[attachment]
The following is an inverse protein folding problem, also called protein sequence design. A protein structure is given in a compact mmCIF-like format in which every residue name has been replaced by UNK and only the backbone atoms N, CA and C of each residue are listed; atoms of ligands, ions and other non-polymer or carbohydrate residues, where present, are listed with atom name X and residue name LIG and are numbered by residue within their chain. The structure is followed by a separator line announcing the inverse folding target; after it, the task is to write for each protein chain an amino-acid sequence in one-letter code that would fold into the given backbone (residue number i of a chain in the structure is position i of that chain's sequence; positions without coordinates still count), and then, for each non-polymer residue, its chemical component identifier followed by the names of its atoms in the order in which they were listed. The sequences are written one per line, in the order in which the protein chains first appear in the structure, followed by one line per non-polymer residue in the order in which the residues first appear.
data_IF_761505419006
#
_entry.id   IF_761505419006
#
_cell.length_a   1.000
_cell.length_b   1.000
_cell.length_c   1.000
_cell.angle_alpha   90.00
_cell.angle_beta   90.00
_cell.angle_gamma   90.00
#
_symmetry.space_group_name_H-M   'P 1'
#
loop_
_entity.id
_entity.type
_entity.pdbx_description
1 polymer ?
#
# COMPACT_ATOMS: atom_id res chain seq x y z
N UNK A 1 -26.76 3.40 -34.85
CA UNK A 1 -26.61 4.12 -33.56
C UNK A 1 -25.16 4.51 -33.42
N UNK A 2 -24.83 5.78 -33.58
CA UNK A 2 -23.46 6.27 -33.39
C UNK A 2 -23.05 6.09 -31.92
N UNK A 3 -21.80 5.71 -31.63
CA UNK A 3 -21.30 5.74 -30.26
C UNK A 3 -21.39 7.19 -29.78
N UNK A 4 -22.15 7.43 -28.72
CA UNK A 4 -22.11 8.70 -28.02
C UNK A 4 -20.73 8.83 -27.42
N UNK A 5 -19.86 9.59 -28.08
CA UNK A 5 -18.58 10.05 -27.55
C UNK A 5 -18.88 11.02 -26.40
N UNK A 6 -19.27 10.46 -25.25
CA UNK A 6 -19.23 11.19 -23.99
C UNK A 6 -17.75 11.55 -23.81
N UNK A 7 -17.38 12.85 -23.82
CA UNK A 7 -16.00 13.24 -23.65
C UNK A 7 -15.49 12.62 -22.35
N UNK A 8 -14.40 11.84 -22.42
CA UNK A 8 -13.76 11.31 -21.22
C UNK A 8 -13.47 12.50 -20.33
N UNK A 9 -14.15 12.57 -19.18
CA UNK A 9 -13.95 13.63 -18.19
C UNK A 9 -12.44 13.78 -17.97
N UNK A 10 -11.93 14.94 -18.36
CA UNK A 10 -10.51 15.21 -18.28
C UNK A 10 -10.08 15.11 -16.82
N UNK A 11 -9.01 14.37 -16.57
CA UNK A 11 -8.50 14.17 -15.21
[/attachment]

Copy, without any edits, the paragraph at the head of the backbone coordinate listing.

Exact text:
The following is an inverse protein folding problem, also called protein sequence design. A protein structure is given in a compact mmCIF-like format in which every residue name has been replaced by UNK and only the backbone atoms N, CA and C of each residue are listed; atoms of ligands, ions and other non-polymer or carbohydrate residues, where present, are listed with atom name X and residue name LIG and are numbered by residue within their chain. The structure is followed by a separator line announcing the inverse folding target; after it, the task is to write for each protein chain an amino-acid sequence in one-letter code that would fold into the given backbone (residue number i of a chain in the structure is position i of that chain's sequence; positions without coordinates still count), and then, for each non-polymer residue, its chemical component identifier followed by the names of its atoms in the order in which they were listed. The sequences are written one per line, in the order in which the protein chains first appear in the structure, followed by one line per non-polymer residue in the order in which the residues first appear.